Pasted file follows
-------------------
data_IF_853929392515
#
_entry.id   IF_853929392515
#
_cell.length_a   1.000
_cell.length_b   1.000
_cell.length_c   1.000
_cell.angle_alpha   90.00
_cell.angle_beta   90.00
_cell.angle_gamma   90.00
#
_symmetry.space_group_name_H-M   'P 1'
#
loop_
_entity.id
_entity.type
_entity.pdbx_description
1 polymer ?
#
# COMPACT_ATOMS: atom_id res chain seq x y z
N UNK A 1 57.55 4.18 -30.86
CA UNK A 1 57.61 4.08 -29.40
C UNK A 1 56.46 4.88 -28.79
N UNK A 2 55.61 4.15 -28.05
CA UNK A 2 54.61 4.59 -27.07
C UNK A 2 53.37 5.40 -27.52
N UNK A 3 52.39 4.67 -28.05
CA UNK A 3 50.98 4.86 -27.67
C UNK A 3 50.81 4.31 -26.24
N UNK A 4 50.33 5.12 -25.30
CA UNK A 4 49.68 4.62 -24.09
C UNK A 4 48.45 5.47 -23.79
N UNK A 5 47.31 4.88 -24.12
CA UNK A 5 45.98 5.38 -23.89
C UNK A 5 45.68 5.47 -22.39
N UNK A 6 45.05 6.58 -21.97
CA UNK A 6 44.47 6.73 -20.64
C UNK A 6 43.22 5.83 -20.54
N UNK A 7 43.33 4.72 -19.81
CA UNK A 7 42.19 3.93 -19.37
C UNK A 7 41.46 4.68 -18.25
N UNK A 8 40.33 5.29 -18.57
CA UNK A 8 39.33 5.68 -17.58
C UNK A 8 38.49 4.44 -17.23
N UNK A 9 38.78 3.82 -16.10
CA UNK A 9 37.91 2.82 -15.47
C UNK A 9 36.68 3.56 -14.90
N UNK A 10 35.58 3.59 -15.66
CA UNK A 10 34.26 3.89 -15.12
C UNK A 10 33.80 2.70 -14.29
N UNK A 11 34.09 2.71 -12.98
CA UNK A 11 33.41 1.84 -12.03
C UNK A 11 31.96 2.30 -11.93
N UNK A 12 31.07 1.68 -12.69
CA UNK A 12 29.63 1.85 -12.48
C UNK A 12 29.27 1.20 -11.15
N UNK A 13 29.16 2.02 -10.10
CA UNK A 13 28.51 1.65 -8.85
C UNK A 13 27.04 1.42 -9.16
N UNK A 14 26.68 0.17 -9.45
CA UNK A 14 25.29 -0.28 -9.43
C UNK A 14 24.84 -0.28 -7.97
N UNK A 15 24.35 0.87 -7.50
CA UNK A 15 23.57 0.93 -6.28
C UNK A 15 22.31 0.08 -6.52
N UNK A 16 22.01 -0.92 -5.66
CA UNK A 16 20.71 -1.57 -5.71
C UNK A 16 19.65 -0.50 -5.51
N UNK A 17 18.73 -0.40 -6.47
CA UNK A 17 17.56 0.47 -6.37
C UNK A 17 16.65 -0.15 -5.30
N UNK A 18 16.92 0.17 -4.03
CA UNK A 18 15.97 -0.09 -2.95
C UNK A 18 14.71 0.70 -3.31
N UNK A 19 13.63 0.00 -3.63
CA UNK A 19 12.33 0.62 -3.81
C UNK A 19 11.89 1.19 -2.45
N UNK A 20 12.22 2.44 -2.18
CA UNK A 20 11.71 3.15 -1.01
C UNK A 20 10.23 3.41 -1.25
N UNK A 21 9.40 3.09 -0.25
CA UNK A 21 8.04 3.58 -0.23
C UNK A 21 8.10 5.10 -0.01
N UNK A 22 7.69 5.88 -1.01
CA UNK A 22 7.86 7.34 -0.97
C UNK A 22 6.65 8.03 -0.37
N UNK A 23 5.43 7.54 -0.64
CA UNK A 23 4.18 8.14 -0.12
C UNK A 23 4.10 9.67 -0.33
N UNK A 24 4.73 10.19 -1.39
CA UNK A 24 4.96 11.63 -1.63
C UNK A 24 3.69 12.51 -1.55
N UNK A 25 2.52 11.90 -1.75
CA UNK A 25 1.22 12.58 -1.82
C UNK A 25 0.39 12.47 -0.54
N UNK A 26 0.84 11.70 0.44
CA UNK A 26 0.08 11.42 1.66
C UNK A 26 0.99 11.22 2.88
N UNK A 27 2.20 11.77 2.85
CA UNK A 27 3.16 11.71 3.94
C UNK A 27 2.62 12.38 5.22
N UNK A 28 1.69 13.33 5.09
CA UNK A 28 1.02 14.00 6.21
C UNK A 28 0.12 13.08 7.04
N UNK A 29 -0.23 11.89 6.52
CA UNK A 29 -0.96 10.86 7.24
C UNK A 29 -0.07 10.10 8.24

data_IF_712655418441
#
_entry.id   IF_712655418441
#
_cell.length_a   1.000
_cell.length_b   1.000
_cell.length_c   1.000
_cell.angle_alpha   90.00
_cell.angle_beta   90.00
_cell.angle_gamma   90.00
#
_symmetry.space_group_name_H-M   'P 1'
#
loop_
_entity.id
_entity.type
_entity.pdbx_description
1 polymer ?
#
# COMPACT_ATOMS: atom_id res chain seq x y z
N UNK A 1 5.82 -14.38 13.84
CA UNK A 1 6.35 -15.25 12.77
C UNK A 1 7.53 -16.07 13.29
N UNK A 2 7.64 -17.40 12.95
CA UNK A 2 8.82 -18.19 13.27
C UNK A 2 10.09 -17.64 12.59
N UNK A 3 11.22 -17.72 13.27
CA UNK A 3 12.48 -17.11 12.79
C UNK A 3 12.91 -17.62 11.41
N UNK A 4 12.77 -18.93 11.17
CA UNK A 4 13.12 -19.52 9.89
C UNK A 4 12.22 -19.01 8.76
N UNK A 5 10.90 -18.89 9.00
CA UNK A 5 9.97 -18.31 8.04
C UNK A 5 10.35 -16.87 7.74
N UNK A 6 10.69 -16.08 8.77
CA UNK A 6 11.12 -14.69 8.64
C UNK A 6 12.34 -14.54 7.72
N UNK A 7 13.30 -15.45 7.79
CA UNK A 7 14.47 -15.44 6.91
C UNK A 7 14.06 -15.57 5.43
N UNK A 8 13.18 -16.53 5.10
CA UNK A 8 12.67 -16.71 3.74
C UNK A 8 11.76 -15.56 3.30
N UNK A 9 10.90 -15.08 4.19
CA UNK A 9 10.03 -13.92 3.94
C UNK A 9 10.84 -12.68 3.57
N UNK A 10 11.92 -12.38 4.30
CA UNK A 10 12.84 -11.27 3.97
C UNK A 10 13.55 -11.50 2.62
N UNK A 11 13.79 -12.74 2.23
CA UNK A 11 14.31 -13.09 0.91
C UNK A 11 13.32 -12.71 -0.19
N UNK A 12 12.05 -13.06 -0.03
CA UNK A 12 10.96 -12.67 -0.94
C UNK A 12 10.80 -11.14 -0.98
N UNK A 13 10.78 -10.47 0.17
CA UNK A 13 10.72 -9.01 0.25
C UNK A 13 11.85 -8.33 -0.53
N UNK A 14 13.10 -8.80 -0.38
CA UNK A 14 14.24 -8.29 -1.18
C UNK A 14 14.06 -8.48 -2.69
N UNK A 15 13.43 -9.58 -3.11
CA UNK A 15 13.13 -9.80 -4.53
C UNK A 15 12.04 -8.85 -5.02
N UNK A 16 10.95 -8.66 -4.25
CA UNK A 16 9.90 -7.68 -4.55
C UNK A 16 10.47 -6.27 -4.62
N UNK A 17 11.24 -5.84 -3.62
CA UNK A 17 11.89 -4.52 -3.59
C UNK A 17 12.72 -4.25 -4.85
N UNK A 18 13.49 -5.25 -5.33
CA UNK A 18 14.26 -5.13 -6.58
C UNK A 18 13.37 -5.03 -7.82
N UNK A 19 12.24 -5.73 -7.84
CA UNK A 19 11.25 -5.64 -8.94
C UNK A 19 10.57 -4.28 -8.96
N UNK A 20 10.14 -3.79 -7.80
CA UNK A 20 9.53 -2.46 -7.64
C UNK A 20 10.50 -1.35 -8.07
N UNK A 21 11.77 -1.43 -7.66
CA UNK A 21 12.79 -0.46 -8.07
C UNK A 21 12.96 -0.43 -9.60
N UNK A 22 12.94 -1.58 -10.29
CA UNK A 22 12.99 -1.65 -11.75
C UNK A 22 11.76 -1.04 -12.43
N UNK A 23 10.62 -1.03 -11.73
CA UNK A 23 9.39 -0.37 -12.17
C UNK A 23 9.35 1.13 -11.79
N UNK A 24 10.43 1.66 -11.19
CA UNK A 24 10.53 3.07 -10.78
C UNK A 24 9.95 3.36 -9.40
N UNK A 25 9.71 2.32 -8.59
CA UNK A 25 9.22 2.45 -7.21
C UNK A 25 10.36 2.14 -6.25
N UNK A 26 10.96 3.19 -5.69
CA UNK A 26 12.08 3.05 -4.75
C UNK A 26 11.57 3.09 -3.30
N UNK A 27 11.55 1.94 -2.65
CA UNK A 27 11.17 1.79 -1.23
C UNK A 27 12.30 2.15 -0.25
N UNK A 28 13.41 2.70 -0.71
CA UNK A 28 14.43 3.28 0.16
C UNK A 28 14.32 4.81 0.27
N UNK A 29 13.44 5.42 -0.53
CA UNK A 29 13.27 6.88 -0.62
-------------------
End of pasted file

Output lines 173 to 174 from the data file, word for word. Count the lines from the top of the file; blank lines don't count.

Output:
N UNK A 16 10.95 -8.66 -4.25
CA UNK A 16 9.90 -7.68 -4.55